4 responses to A story of hubris, horror, and SQL lookup tables

  1. I was reading out your take on lookup tables, and wonder your thoughts on a good solution. For example it seems like you come to the conclusion that the basic lookup table is the way to go.

    What is your thought on say a persons name field? For example a lookup table has a persons full name in it with an ID that is reference in other tables. How do you lesson the load on mysql when there is many tables that lookup the full name value since those tables onlynhave the foreign key.store the table as session array son that it is a one time call for the data. Some sort of master class that creates it, issue though of per page having itnrun again.
    Any thoughts?

    • Sorry I missed this reply earlier: I get lots of spam comments and it can be hard to tell the real ones sometimes!

      I don’t think a name field is a good fit for a lookup column. Good lookups have these attributes are not unique, and are one of a limited group. Title is a good example: for each individual the possible titles are probably limtied to Dr, Mr, Ms, Miss, Mrs, and perhaps Sir. First names have such a variety of spellings and so on that they don’t make good lookups. The exception might be if you have massive scale: for example if you have millions of rows. But even then, there will be many non-English names.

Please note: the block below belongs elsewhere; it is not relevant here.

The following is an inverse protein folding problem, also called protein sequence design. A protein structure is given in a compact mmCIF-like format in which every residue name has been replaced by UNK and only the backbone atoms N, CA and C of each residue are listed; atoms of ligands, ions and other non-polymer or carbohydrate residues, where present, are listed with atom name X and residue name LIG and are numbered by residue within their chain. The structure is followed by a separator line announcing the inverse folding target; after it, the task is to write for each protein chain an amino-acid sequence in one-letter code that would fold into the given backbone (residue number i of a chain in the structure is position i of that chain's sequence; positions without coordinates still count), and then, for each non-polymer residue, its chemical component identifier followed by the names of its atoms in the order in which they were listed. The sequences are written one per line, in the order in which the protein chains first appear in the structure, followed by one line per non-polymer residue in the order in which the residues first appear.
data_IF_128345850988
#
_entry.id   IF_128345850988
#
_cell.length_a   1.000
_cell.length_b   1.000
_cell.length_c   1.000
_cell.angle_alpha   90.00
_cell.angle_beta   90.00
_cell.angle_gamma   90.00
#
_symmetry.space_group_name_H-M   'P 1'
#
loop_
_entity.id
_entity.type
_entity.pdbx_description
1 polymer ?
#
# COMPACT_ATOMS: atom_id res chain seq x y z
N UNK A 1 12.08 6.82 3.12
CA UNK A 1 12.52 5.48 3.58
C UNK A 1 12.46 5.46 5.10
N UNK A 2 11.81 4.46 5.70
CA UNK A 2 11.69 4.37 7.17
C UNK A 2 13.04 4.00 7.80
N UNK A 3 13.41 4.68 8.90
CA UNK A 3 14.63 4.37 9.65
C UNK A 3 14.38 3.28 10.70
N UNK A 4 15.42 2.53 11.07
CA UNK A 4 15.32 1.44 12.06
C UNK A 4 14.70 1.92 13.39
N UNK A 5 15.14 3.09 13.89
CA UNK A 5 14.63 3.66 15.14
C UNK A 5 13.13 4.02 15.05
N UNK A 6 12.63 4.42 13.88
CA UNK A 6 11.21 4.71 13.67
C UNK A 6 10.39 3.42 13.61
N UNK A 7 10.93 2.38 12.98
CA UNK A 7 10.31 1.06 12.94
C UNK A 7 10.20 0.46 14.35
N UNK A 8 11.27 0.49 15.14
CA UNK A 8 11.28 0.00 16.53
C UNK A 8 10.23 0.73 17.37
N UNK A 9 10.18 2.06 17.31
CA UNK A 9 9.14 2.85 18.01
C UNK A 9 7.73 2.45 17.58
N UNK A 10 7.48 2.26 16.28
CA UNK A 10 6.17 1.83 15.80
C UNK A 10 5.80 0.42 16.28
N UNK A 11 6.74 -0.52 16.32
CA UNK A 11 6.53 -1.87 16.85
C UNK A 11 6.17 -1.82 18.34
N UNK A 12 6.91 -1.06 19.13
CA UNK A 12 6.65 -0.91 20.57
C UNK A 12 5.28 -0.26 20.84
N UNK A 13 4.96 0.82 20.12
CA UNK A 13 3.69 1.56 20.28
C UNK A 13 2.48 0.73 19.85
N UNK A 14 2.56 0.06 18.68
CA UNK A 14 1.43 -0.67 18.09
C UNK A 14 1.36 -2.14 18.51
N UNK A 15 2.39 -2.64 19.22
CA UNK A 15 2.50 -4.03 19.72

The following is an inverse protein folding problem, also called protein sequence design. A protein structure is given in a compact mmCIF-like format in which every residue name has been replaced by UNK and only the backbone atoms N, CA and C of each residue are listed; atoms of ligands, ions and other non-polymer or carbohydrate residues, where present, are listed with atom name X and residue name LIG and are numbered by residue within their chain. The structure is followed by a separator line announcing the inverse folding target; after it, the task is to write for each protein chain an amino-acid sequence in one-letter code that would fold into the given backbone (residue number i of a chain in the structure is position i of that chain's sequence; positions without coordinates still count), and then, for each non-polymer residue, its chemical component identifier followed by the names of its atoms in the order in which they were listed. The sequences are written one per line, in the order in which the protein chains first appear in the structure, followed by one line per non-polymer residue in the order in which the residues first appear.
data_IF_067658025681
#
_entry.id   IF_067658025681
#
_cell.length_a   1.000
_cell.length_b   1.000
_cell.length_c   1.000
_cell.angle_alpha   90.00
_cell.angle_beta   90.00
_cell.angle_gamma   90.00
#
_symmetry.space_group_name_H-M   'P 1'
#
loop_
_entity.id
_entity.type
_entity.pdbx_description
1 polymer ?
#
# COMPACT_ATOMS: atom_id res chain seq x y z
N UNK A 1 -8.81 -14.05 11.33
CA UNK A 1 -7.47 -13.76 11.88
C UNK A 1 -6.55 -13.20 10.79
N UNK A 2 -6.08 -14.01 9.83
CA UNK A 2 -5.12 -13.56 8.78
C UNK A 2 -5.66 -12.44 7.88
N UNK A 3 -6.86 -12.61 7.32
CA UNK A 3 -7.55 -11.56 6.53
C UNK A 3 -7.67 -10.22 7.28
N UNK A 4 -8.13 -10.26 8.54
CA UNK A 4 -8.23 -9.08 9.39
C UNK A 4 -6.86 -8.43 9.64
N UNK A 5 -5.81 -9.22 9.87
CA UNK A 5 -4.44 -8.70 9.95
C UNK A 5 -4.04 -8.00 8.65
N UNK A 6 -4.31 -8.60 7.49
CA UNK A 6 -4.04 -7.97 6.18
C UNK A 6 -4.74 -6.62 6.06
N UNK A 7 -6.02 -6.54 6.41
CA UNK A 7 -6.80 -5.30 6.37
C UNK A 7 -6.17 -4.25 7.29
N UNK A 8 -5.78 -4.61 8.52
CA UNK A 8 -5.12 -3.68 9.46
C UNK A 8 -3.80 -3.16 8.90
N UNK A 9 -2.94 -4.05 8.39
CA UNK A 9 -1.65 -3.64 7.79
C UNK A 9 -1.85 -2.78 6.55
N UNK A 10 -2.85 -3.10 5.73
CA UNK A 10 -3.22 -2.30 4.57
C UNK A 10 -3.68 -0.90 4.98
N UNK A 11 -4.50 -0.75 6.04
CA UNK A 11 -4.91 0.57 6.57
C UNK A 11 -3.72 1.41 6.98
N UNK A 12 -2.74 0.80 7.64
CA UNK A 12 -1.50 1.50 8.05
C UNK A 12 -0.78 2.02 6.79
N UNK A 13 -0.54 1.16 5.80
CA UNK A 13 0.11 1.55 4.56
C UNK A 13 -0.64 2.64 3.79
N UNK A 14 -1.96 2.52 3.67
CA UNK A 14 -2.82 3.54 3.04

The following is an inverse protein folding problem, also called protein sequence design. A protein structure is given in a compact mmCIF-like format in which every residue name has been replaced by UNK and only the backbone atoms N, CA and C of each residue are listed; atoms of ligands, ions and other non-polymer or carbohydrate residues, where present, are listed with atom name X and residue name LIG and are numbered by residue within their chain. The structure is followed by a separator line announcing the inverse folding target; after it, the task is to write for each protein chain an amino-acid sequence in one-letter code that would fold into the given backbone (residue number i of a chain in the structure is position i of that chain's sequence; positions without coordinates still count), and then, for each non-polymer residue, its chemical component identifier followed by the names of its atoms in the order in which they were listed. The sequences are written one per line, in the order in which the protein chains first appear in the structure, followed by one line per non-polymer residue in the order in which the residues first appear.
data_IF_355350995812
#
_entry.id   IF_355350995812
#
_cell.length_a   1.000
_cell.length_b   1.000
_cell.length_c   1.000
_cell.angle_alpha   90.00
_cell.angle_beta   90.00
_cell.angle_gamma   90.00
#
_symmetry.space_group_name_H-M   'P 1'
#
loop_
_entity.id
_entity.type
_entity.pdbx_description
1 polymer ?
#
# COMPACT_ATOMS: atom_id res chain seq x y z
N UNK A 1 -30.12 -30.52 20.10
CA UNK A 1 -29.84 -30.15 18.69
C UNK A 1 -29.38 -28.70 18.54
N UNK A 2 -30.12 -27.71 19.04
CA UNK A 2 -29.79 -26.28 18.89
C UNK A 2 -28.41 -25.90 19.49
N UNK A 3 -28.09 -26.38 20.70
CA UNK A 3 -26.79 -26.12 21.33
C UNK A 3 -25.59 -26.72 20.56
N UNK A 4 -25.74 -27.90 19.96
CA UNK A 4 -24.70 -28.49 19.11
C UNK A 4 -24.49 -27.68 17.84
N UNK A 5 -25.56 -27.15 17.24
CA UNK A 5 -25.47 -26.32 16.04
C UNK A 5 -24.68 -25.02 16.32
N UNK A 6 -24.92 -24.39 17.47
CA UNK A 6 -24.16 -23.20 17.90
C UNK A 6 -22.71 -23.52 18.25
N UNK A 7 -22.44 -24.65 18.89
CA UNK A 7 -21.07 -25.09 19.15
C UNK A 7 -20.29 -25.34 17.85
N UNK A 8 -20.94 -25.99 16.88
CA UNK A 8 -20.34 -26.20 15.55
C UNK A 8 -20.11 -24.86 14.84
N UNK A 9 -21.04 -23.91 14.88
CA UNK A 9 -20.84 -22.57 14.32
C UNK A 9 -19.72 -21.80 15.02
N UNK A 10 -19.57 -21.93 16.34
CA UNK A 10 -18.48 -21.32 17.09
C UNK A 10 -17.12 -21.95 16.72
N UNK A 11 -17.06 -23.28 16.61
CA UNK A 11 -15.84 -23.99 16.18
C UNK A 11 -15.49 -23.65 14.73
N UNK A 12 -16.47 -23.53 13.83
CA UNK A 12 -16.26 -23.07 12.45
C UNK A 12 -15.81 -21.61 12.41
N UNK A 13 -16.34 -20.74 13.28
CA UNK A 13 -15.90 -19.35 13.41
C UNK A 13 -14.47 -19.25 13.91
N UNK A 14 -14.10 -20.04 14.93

OK, I just re-read your question and I think I understand what you mean now. I’ll try to paraphrase it:

      You have a PHP web app were you make use of many pages where you use a list of People. You want to lookup the names frequent in your code, and you want to lessen the load on SQL by caching the people table. If you use the list of names multiple times in a single page, you can store it in some kind of global array or say in a singleton class. If you want to persist it across pages then yes an array that you store in the session could work nicely. I do this by buildign a lean array (ie just the fields I actually need – in your case ID and whatever name fields). Then I serialize it to the session on __destroy() and unserialize it on the next startup – this depends on whether it’s objects or just an array.

      Hope that helps!

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  1. Database Schema Design- Yii Framework Tutorial Sess. 2 - Go Learn PHP - August 28, 2013

    [...] role_code – we’ll default this to ‘user’ as a common sense. We’re going to use enums here. I considered a lookup table briefly; see this post for more discussion of lookups vs enums. [...]

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